In 2006, I received a Fulbright Research Scholarship to study Israeli housing markets. I was fascinated by the high density levels in which Jerusalemites lived and thought that knowing more about the ideologies promoting housing density would be a great intellectual contribution to fighting sprawl and the American curse of lauding low density single family homes.
Yet as a nice Jewish girl growing up on the south side of Chicago, all I knew about Jerusalem was that that it was evoked in many prayers. To me, Jerusalem was more a mantra than a place but I needed a change of scenery and thought Jerusalem seemed like a good a place as anywhere else. I got an appointment in the Geography Department at the Hebrew University and off I went.
Yes, I epitomized naiveté, in fact, so naïve that I learned later that people predicted that I would go over to the dark side, one always framed as the opposite side from the one they were on. My absence of a position on the conflict seemed dangerous to some. But as a scholar trained in the positivist tradition, how could I take a position on something I knew nothing about?
So I set about studying Jerusalem in the way I knew best: reading. One day, as I sat in my apartment, I read an article about the Israel’s annexation of East Jerusalem after the 1967 war. East Jerusalem, acquired by Jordan in the 1948 War, was now part of Israel. A major post-1967 goal was what was called the “unification of Jerusalem.” To unify Jerusalem, Israel devoted most of its public housing resources to developing what it called “new neighborhoods.” These new neighborhoods housed Jews, not Palestinians and were part of a political process to solidify Israeli control over all of Jerusalem.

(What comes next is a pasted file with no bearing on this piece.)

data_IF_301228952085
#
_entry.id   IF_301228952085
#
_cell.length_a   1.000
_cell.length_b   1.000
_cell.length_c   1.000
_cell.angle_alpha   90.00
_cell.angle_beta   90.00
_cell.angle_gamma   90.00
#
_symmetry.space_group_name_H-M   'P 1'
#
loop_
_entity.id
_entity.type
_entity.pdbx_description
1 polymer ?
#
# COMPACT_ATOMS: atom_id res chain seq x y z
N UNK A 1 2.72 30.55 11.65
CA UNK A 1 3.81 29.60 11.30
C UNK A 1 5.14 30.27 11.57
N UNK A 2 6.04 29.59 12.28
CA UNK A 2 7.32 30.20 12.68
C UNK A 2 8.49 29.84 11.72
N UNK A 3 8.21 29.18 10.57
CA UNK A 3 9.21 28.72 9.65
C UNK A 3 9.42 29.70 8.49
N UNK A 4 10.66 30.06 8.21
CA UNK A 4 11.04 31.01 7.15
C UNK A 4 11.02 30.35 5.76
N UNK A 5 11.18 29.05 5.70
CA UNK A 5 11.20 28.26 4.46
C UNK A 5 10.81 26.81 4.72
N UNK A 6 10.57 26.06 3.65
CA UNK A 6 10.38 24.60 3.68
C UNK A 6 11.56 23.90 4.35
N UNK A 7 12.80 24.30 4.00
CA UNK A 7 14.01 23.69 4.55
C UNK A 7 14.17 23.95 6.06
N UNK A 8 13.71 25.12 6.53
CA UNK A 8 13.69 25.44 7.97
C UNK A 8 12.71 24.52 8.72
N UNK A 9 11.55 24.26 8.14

While Israeli planners called these places neighborhoods, the international community called them illegally occupied territory, in short, settlements. One of these new neighborhoods/settlements was French Hill (Gvat Savratit) – the very place I lived and sat while reading this article. Alarmed, I asked the question, “where am I?” Call it an epiphany or just waking up to reality. My mission was clear. I had to go find what is Jerusalem? And I could not do it alone. I put out a call for someone, anyone, to drive me around Jerusalem and talk to me about it.
Two days later, then graduate student (now lecturer at Hebrew University) Dr. Gillad Rosen showed up at my office and we joined forces in looking for Jerusalem. Within a short amount of time, we realized that Jerusalem as a mantra was an ideological manifestation of shifting boundaries. Even the U.S. State Department was confused about where Jerusalem began and ended. Furthermore, confusion about Jerusalem was simply ubiquitous, based on non-fact-based ideology. This prevailed in Jewish and non-Jewish communities but was particularly consequential for the Jewish community.
With an arrogance that comes from the naiveté we brought to this project, we sought to obtain objective truths about Jerusalem – to tell a Jerusalem story that would educate, not inflame, that would be informative without arguing a particular political position. We interviewed people from all over Jerusalem and from parts of the West Bank, 90 in all over the course of eight years. Several articles later and with an entire course designed and taught about Jerusalem’s spatial politics, we were approached by Polity Press to take the plunge into writing our version of the Jerusalem story.